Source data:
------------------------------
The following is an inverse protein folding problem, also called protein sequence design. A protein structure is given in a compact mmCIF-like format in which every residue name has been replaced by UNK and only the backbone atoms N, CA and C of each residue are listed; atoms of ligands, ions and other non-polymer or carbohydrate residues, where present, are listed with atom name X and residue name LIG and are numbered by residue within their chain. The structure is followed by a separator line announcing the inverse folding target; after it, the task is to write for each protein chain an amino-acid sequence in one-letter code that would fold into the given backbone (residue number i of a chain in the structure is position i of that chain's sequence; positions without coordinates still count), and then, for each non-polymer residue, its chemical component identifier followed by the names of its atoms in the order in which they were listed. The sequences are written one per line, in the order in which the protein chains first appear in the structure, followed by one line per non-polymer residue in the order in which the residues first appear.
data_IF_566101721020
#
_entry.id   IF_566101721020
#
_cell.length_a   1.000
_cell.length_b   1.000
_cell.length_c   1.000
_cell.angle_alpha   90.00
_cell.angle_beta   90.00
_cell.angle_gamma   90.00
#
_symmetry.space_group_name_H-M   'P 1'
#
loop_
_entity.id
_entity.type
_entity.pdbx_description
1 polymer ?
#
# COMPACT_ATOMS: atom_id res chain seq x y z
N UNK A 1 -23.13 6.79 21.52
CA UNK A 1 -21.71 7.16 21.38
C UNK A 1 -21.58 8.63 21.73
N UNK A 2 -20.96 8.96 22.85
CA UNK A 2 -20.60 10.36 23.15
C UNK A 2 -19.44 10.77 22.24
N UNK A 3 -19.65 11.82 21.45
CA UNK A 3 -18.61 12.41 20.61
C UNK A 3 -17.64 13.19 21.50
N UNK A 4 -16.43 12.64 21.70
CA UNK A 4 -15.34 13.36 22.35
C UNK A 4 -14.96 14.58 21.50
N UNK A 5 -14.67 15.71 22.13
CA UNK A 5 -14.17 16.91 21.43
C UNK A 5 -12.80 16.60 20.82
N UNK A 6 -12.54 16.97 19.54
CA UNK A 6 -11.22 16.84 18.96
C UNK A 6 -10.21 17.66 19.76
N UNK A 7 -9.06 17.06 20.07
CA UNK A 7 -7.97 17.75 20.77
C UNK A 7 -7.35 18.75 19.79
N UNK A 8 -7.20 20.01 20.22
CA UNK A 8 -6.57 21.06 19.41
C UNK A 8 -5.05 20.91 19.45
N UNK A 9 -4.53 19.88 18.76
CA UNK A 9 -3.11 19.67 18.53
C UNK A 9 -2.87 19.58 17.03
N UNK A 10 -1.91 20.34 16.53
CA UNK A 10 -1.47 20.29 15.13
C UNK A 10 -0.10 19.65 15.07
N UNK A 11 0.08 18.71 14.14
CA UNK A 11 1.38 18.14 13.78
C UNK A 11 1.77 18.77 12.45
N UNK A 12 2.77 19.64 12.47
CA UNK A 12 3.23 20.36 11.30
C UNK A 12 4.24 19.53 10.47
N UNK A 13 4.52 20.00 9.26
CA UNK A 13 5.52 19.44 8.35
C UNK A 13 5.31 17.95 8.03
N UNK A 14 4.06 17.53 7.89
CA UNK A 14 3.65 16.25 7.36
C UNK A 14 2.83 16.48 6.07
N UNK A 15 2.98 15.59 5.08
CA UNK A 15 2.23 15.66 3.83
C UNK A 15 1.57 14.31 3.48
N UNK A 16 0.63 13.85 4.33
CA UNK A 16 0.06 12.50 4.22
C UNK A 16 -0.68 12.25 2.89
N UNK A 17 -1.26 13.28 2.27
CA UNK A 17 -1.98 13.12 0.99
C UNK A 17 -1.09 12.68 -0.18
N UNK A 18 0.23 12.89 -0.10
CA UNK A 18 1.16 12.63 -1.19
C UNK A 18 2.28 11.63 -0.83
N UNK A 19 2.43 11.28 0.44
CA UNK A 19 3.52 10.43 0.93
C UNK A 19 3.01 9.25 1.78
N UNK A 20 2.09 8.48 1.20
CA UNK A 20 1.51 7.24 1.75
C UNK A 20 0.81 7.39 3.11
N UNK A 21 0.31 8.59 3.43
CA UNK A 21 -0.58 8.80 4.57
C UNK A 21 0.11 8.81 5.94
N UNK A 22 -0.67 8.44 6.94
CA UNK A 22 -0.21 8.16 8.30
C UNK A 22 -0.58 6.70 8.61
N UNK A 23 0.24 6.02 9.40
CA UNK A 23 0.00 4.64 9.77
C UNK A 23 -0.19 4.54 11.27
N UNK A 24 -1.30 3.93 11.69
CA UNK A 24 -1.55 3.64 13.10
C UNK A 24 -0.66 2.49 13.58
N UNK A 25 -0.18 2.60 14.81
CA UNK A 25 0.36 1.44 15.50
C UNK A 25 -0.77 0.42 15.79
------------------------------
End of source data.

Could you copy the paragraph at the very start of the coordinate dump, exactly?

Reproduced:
The following is an inverse protein folding problem, also called protein sequence design. A protein structure is given in a compact mmCIF-like format in which every residue name has been replaced by UNK and only the backbone atoms N, CA and C of each residue are listed; atoms of ligands, ions and other non-polymer or carbohydrate residues, where present, are listed with atom name X and residue name LIG and are numbered by residue within their chain. The structure is followed by a separator line announcing the inverse folding target; after it, the task is to write for each protein chain an amino-acid sequence in one-letter code that would fold into the given backbone (residue number i of a chain in the structure is position i of that chain's sequence; positions without coordinates still count), and then, for each non-polymer residue, its chemical component identifier followed by the names of its atoms in the order in which they were listed. The sequences are written one per line, in the order in which the protein chains first appear in the structure, followed by one line per non-polymer residue in the order in which the residues first appear.